With water-sky and fire-hands,
we drag the sun,
a walrus, to the other side.
We pull, laughing and singing,
uvai, uvai, uvai.
The wind, our voices,
The wind, where we came from.
Our feet, wrapped in sealskin,
walk like bears
over the ice:
What’s here today
will be different tomorrow,
the stars echoing the day,
aye, aye, yek.
Born into forests, rivers,
gray sky in her eyes.
She watches for heaven, a blue heron in mud;
she traces stars with tiny hands,
she looks inside apple blossoms and rhododendron flowers,
daffodils and azaleas, and they look back at her.
In a world of thin, glass mirrors, she becomes a girl
blocked from glimpses of blue mountains expanding
into nights cracked open—white streaks of stars.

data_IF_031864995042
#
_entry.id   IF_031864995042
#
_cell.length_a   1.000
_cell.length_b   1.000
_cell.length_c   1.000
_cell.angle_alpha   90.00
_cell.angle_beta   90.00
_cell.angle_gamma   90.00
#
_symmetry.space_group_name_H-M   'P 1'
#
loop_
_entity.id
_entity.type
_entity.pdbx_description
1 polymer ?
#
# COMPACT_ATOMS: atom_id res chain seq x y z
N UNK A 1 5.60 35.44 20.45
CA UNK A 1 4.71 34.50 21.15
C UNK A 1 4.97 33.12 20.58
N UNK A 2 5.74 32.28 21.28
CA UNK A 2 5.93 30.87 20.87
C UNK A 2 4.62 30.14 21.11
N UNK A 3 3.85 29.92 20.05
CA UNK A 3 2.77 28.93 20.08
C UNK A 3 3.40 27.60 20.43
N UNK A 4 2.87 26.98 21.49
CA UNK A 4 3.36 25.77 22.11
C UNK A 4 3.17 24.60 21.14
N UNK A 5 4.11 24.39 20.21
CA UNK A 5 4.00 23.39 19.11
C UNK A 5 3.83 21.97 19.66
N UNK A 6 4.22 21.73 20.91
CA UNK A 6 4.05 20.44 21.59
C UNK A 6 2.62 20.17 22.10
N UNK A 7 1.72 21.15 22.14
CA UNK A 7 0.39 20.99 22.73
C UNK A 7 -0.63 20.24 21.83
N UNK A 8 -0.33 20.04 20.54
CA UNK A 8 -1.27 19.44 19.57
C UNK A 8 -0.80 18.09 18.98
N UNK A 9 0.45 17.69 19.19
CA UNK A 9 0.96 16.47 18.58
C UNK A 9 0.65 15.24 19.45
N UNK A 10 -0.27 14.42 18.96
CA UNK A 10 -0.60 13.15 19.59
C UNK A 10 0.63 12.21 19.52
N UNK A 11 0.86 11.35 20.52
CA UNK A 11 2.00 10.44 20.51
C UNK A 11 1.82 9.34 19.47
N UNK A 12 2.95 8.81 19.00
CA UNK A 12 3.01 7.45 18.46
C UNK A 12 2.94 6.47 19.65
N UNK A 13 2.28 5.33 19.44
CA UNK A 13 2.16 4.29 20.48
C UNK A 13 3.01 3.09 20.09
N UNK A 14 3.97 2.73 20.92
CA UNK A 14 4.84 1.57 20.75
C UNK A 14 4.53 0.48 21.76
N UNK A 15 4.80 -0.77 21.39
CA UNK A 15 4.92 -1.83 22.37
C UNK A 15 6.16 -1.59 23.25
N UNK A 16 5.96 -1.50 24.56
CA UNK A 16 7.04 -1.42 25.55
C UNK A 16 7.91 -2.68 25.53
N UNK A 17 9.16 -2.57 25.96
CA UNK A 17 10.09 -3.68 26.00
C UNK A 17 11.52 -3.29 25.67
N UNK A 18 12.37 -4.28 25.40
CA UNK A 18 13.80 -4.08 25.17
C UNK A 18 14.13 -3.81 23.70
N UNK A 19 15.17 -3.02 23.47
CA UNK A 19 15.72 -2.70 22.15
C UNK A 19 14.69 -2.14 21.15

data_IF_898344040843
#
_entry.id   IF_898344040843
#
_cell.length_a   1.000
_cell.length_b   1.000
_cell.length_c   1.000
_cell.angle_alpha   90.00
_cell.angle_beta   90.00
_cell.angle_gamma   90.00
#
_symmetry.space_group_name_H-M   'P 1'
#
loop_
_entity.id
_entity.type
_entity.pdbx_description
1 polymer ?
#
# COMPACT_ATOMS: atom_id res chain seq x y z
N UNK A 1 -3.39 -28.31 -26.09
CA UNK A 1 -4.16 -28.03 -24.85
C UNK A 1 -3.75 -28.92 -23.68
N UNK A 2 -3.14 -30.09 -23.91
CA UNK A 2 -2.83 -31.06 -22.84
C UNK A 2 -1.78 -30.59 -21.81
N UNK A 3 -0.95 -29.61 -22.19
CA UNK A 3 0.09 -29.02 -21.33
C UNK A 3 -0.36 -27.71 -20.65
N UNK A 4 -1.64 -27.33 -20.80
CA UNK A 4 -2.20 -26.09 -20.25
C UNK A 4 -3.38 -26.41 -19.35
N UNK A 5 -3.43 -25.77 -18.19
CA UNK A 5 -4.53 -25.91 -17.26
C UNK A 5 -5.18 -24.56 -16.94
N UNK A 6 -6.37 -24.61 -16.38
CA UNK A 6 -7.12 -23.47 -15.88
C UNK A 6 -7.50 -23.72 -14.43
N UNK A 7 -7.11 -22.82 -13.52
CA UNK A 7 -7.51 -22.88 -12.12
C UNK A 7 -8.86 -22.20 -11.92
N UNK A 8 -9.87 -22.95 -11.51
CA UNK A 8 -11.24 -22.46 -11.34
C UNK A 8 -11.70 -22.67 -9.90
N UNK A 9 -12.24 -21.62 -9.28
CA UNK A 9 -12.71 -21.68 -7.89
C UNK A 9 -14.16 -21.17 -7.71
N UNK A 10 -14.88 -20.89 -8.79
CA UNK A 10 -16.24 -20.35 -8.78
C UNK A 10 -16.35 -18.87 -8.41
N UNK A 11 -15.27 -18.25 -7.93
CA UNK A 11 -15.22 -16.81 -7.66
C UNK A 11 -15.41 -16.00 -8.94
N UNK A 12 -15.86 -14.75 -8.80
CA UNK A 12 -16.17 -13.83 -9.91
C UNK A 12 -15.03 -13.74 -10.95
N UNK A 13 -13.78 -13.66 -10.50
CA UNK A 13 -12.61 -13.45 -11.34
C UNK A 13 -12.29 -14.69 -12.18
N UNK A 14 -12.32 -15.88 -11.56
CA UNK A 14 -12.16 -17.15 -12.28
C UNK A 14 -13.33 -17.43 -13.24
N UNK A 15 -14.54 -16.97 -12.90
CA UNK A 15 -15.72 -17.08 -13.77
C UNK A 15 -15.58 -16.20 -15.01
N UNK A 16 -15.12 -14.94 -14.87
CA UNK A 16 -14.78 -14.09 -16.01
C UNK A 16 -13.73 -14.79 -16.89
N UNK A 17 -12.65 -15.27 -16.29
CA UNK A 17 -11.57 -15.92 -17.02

Years teach her
to paint faraway skies onto her face,
blue eyelids outlined in thick black night and golden glitter,
bright wildflowers pressed against her lips.
When she pauses to look, her face becomes canvas.
She paints two thousand nights
before settling on looking only how she feels:
two parts trees, one part cloud and sun.
She leaves the mirrors
searches for recognition outside in
the backdrop of rain, tree, fern and stone.
The earth helps the woman.
The forest remembers her name, casts its green shadows onto her eyes.
She longs to become that
a face echoing cedar in rain.